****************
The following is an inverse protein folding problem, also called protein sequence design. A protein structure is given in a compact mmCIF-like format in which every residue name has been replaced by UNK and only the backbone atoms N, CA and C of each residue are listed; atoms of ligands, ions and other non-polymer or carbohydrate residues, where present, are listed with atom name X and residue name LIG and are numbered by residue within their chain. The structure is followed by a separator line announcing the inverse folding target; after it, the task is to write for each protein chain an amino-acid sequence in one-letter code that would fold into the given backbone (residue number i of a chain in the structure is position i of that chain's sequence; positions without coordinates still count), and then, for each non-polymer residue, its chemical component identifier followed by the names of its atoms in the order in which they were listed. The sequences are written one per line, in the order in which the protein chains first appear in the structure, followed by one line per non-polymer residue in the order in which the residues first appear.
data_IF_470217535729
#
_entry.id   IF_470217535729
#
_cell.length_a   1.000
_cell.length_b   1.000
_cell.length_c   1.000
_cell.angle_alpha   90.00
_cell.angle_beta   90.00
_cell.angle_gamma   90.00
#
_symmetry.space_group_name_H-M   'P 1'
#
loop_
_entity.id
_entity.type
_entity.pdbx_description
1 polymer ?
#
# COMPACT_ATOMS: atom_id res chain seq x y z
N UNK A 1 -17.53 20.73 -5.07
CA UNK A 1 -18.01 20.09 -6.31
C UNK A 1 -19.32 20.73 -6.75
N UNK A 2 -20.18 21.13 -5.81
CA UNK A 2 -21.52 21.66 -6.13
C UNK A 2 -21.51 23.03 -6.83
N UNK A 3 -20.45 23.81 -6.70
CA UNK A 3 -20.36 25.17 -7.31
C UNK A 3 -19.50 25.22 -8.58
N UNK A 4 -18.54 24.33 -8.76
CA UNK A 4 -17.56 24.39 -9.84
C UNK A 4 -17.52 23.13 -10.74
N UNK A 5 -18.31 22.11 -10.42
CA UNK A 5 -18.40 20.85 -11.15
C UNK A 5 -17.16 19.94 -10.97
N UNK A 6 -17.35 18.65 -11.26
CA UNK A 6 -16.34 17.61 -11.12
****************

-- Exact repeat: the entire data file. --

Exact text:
The following is an inverse protein folding problem, also called protein sequence design. A protein structure is given in a compact mmCIF-like format in which every residue name has been replaced by UNK and only the backbone atoms N, CA and C of each residue are listed; atoms of ligands, ions and other non-polymer or carbohydrate residues, where present, are listed with atom name X and residue name LIG and are numbered by residue within their chain. The structure is followed by a separator line announcing the inverse folding target; after it, the task is to write for each protein chain an amino-acid sequence in one-letter code that would fold into the given backbone (residue number i of a chain in the structure is position i of that chain's sequence; positions without coordinates still count), and then, for each non-polymer residue, its chemical component identifier followed by the names of its atoms in the order in which they were listed. The sequences are written one per line, in the order in which the protein chains first appear in the structure, followed by one line per non-polymer residue in the order in which the residues first appear.
data_IF_470217535729
#
_entry.id   IF_470217535729
#
_cell.length_a   1.000
_cell.length_b   1.000
_cell.length_c   1.000
_cell.angle_alpha   90.00
_cell.angle_beta   90.00
_cell.angle_gamma   90.00
#
_symmetry.space_group_name_H-M   'P 1'
#
loop_
_entity.id
_entity.type
_entity.pdbx_description
1 polymer ?
#
# COMPACT_ATOMS: atom_id res chain seq x y z
N UNK A 1 -17.53 20.73 -5.07
CA UNK A 1 -18.01 20.09 -6.31
C UNK A 1 -19.32 20.73 -6.75
N UNK A 2 -20.18 21.13 -5.81
CA UNK A 2 -21.52 21.66 -6.13
C UNK A 2 -21.51 23.03 -6.83
N UNK A 3 -20.45 23.81 -6.70
CA UNK A 3 -20.36 25.17 -7.31
C UNK A 3 -19.50 25.22 -8.58
N UNK A 4 -18.54 24.33 -8.76
CA UNK A 4 -17.56 24.39 -9.84
C UNK A 4 -17.52 23.13 -10.74
N UNK A 5 -18.31 22.11 -10.42
CA UNK A 5 -18.40 20.85 -11.15
C UNK A 5 -17.16 19.94 -10.97
N UNK A 6 -17.35 18.65 -11.26
CA UNK A 6 -16.34 17.61 -11.12